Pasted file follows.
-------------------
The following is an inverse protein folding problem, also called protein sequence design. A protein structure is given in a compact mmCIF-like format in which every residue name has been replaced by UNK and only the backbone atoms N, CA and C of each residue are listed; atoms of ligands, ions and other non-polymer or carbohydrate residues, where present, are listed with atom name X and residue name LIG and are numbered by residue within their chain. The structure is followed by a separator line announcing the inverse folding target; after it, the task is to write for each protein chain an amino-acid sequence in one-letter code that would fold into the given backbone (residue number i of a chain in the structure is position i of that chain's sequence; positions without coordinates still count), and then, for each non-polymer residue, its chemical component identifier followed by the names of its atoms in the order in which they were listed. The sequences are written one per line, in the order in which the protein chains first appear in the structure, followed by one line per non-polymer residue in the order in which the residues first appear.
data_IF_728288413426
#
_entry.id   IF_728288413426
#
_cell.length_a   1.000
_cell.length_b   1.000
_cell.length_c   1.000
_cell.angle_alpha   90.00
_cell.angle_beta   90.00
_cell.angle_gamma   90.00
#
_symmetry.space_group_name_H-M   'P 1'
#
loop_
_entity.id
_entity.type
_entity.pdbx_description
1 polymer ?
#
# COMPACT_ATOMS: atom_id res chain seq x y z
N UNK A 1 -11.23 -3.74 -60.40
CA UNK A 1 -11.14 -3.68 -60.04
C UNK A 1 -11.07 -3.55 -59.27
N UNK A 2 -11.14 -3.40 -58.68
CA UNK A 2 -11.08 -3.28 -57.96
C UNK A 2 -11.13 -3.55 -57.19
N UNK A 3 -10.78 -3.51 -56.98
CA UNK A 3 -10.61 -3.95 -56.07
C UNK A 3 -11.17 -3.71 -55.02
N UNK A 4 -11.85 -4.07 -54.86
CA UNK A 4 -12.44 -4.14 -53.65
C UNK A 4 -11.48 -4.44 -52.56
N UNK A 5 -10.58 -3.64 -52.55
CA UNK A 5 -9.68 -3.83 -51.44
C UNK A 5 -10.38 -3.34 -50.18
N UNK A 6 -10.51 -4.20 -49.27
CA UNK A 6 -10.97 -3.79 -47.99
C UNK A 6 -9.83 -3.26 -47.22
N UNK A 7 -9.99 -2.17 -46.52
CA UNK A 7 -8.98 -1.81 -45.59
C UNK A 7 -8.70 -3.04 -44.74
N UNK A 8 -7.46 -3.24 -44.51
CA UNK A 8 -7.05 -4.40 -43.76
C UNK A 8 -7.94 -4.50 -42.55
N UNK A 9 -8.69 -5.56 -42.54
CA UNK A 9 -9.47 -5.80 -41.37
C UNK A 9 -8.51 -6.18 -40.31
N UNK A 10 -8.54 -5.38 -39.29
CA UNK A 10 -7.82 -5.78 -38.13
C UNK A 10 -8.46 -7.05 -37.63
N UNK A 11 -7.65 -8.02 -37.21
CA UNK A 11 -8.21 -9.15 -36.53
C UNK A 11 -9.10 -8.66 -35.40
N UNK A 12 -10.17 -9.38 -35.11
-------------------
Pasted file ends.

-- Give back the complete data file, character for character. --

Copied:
The following is an inverse protein folding problem, also called protein sequence design. A protein structure is given in a compact mmCIF-like format in which every residue name has been replaced by UNK and only the backbone atoms N, CA and C of each residue are listed; atoms of ligands, ions and other non-polymer or carbohydrate residues, where present, are listed with atom name X and residue name LIG and are numbered by residue within their chain. The structure is followed by a separator line announcing the inverse folding target; after it, the task is to write for each protein chain an amino-acid sequence in one-letter code that would fold into the given backbone (residue number i of a chain in the structure is position i of that chain's sequence; positions without coordinates still count), and then, for each non-polymer residue, its chemical component identifier followed by the names of its atoms in the order in which they were listed. The sequences are written one per line, in the order in which the protein chains first appear in the structure, followed by one line per non-polymer residue in the order in which the residues first appear.
data_IF_728288413426
#
_entry.id   IF_728288413426
#
_cell.length_a   1.000
_cell.length_b   1.000
_cell.length_c   1.000
_cell.angle_alpha   90.00
_cell.angle_beta   90.00
_cell.angle_gamma   90.00
#
_symmetry.space_group_name_H-M   'P 1'
#
loop_
_entity.id
_entity.type
_entity.pdbx_description
1 polymer ?
#
# COMPACT_ATOMS: atom_id res chain seq x y z
N UNK A 1 -11.23 -3.74 -60.40
CA UNK A 1 -11.14 -3.68 -60.04
C UNK A 1 -11.07 -3.55 -59.27
N UNK A 2 -11.14 -3.40 -58.68
CA UNK A 2 -11.08 -3.28 -57.96
C UNK A 2 -11.13 -3.55 -57.19
N UNK A 3 -10.78 -3.51 -56.98
CA UNK A 3 -10.61 -3.95 -56.07
C UNK A 3 -11.17 -3.71 -55.02
N UNK A 4 -11.85 -4.07 -54.86
CA UNK A 4 -12.44 -4.14 -53.65
C UNK A 4 -11.48 -4.44 -52.56
N UNK A 5 -10.58 -3.64 -52.55
CA UNK A 5 -9.68 -3.83 -51.44
C UNK A 5 -10.38 -3.34 -50.18
N UNK A 6 -10.51 -4.20 -49.27
CA UNK A 6 -10.97 -3.79 -47.99
C UNK A 6 -9.83 -3.26 -47.22
N UNK A 7 -9.99 -2.17 -46.52
CA UNK A 7 -8.98 -1.81 -45.59
C UNK A 7 -8.70 -3.04 -44.74
N UNK A 8 -7.46 -3.24 -44.51
CA UNK A 8 -7.05 -4.40 -43.76
C UNK A 8 -7.94 -4.50 -42.55
N UNK A 9 -8.69 -5.56 -42.54
CA UNK A 9 -9.47 -5.80 -41.37
C UNK A 9 -8.51 -6.18 -40.31
N UNK A 10 -8.54 -5.38 -39.29
CA UNK A 10 -7.82 -5.78 -38.13
C UNK A 10 -8.46 -7.05 -37.63
N UNK A 11 -7.65 -8.02 -37.21
CA UNK A 11 -8.21 -9.15 -36.53
C UNK A 11 -9.10 -8.66 -35.40
N UNK A 12 -10.17 -9.38 -35.11